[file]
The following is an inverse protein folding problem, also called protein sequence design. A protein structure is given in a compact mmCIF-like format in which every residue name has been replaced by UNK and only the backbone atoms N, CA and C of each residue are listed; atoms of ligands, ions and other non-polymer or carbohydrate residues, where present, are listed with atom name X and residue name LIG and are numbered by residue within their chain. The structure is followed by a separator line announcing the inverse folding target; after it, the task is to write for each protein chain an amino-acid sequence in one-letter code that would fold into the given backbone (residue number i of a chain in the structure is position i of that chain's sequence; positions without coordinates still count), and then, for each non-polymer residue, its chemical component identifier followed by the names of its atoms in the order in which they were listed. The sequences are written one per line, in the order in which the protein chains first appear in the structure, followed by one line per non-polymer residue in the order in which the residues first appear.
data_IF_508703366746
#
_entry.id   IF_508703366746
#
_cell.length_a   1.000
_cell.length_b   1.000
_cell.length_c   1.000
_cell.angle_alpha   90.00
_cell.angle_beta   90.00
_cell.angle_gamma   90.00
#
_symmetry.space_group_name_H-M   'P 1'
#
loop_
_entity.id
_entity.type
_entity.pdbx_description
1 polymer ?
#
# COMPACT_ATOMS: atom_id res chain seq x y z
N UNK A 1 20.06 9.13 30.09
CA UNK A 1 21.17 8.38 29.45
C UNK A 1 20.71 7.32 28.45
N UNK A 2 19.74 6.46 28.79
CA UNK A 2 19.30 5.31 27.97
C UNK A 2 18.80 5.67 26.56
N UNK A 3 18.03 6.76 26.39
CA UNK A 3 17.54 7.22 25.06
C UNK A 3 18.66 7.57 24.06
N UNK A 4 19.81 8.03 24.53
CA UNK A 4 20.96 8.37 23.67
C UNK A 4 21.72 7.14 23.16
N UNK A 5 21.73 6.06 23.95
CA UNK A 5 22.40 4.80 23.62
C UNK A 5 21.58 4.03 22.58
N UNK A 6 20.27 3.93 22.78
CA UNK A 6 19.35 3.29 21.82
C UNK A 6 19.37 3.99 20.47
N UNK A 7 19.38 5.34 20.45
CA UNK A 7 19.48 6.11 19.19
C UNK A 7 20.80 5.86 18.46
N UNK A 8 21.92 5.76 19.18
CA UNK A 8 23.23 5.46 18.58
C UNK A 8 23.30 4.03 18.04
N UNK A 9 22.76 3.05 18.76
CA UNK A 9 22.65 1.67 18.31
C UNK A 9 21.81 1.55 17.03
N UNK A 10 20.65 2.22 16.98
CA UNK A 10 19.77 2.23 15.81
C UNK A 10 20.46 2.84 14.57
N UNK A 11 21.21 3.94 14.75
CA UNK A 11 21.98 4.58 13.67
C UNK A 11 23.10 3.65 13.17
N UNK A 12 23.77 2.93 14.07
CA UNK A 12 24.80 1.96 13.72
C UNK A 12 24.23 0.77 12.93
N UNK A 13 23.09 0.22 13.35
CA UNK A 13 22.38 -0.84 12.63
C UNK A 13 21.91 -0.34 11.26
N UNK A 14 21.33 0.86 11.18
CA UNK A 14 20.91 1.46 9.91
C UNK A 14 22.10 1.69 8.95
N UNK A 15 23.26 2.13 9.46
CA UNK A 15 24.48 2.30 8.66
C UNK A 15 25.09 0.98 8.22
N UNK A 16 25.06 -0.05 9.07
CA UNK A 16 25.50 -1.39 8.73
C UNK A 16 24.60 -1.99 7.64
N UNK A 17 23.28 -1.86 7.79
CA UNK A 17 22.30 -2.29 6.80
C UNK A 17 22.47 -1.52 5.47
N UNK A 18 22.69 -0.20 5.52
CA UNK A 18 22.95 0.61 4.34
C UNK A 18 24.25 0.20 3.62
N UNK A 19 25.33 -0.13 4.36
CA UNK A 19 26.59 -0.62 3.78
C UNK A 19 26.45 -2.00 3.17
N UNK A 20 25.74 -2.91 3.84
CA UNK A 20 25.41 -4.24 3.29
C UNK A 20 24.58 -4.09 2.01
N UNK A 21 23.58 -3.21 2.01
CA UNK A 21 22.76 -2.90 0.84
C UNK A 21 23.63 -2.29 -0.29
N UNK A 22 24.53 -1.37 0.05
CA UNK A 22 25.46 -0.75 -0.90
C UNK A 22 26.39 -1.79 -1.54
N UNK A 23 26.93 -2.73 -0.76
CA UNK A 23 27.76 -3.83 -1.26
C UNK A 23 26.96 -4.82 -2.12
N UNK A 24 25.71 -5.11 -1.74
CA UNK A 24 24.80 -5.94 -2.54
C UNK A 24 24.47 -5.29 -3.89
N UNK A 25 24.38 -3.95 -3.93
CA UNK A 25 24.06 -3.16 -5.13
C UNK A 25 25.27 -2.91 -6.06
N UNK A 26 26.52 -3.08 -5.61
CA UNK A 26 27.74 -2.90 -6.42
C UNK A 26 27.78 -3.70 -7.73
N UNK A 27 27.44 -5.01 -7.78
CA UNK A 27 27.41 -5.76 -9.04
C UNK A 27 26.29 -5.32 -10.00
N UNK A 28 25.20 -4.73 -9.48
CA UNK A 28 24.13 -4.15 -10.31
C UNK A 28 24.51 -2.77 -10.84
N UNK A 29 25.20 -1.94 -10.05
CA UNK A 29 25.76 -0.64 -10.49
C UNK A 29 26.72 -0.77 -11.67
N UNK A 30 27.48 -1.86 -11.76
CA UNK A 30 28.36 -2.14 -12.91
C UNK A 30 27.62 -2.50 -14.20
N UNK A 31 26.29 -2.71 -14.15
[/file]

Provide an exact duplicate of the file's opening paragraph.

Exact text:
The following is an inverse protein folding problem, also called protein sequence design. A protein structure is given in a compact mmCIF-like format in which every residue name has been replaced by UNK and only the backbone atoms N, CA and C of each residue are listed; atoms of ligands, ions and other non-polymer or carbohydrate residues, where present, are listed with atom name X and residue name LIG and are numbered by residue within their chain. The structure is followed by a separator line announcing the inverse folding target; after it, the task is to write for each protein chain an amino-acid sequence in one-letter code that would fold into the given backbone (residue number i of a chain in the structure is position i of that chain's sequence; positions without coordinates still count), and then, for each non-polymer residue, its chemical component identifier followed by the names of its atoms in the order in which they were listed. The sequences are written one per line, in the order in which the protein chains first appear in the structure, followed by one line per non-polymer residue in the order in which the residues first appear.